October is National Breast Cancer Awareness month, which is an annual campaign to increase awareness of the disease. While most people are aware of breast cancer, many forget to take the steps to have a plan to detect the disease in its early stages and encourage others to do the same.
There are so many amazing resources for people to learn more about breast cancer, early detection, what to do if you have the disease, and incredible support systems for those affected by the disease.
There is no way I can do justice for the National Breast Cancer Awareness Month. Here are just a few of the things I found in my research.
- 1 in 8 women will be diagnosed with breast cancer in their lifetime. http://www.nationalbreastcancer.org/breast-cancer-awareness-month
- Symptoms of the disease include, but not limited to: swelling of all or part of the breast, skin irritation or dimpling, breast pain, and a lump in the underarm area. http://www.breastcancer.org/symptoms/understand_bc/symptoms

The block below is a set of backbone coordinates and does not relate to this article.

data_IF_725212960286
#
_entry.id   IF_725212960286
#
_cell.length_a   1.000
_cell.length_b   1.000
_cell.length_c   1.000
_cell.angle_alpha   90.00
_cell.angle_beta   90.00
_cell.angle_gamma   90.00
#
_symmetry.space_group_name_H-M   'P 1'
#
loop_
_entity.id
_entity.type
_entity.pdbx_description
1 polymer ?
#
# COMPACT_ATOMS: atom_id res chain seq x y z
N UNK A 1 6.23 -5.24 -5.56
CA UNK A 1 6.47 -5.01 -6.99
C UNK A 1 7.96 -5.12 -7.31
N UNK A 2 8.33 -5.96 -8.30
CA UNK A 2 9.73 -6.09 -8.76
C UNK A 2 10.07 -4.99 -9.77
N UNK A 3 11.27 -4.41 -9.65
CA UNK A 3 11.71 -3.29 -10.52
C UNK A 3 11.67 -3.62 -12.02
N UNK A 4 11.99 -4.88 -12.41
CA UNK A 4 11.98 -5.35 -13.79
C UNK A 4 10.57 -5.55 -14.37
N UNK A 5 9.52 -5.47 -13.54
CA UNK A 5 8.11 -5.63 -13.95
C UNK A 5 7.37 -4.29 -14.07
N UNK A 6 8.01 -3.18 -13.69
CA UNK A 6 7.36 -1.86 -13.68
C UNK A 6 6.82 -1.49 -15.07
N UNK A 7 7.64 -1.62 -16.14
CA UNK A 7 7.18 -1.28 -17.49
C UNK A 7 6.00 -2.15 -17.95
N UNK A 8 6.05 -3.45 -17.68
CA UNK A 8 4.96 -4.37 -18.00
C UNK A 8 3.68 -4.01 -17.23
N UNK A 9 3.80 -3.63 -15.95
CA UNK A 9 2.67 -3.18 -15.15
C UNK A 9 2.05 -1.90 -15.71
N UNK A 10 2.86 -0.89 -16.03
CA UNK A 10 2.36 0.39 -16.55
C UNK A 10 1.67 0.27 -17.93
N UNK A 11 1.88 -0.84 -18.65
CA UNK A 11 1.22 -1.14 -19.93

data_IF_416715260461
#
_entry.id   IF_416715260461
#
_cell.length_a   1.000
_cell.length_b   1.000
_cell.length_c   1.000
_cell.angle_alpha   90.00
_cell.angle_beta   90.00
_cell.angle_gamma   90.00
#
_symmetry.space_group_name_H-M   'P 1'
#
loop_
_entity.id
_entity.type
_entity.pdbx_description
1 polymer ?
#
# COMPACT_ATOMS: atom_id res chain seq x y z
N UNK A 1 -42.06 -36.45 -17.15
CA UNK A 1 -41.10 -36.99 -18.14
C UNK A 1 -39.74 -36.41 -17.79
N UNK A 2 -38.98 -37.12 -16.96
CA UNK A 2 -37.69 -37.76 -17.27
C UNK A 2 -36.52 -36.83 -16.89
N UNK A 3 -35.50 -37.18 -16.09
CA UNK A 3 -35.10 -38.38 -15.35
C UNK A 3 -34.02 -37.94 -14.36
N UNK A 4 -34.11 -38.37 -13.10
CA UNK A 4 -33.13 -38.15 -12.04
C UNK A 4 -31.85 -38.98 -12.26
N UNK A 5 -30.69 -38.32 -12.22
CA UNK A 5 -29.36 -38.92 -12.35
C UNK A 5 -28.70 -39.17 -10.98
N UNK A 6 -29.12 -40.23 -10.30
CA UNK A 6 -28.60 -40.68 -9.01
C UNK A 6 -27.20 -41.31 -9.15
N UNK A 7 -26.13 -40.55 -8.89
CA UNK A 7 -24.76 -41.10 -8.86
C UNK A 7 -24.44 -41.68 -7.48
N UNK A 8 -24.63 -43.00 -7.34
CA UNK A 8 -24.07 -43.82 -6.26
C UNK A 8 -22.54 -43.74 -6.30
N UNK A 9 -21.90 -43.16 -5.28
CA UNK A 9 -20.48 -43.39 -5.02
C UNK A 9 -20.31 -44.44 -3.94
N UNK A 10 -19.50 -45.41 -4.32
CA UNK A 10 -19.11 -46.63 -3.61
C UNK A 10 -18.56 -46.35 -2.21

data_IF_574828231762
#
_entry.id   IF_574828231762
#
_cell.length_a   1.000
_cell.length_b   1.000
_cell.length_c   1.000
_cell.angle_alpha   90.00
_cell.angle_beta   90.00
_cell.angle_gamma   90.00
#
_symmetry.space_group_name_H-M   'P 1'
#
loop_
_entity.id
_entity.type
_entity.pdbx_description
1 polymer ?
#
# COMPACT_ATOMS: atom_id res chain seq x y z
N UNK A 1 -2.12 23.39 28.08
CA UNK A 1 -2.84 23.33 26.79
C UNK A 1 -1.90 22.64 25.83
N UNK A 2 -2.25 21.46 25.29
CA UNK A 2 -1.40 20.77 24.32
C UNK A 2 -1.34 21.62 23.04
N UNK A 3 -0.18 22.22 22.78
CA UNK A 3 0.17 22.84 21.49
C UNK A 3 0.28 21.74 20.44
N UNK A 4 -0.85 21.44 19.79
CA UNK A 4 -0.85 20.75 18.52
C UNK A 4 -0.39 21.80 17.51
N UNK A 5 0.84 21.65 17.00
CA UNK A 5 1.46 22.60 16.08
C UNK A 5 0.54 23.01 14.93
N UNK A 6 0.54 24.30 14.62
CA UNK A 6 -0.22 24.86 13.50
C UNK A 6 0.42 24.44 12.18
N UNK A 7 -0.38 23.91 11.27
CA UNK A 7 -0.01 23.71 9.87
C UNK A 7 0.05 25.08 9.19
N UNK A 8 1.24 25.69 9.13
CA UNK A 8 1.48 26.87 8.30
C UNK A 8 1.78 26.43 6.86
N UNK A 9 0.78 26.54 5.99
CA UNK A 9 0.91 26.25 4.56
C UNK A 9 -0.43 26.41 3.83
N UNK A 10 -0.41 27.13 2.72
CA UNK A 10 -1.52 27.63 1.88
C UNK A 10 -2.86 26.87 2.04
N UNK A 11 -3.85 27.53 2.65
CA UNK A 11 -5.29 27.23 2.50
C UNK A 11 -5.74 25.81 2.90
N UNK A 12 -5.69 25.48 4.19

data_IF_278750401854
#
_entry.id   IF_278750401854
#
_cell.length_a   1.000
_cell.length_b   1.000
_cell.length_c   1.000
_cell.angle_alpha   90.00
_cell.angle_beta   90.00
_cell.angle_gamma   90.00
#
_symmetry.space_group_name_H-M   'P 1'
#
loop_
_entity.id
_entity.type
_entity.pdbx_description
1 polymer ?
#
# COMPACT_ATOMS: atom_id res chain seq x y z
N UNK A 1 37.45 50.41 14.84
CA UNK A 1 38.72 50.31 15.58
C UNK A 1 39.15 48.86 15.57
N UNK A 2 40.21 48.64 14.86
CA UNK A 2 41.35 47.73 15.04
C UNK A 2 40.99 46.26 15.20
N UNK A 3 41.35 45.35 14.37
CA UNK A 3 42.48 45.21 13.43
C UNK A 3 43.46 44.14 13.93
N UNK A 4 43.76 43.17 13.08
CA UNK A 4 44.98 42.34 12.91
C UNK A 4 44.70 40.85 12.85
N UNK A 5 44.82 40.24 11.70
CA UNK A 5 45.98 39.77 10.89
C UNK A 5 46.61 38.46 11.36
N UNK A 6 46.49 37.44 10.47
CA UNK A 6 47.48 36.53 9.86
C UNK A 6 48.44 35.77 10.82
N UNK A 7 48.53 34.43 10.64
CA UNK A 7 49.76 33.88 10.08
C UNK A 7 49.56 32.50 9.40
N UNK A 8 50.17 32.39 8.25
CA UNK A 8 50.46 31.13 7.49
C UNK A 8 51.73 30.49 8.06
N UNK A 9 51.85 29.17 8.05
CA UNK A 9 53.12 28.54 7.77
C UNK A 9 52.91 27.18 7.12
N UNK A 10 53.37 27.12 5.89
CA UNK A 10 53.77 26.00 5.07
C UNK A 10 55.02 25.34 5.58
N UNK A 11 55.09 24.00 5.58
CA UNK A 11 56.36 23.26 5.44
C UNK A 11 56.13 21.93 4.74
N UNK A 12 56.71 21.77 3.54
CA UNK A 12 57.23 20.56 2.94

- In the U.S. 1% of all breast cancer cases occur in men. http://ww5.komen.org/BreastCancer/BreastCancerinMen.html
- Every two minutes a woman in the U.S. is diagnosed with breast cancer. http://www.bcrfcure.org/
Everywhere I read, all of the experts said that early detection is key. Women in their 20s and 30s should have a clinical breast exam (CBE) as part of a periodic (regular) health exam by a health professional preferably every 3 years. Starting at age 40, women should have a CBE by a health professional every year in addition to having a mammogram every year. This should continue to do so for as long as they are in good health. If you have any of these symptoms above, or have any concerns at all do not hesitate to talk to your doctor. You just may save your own life!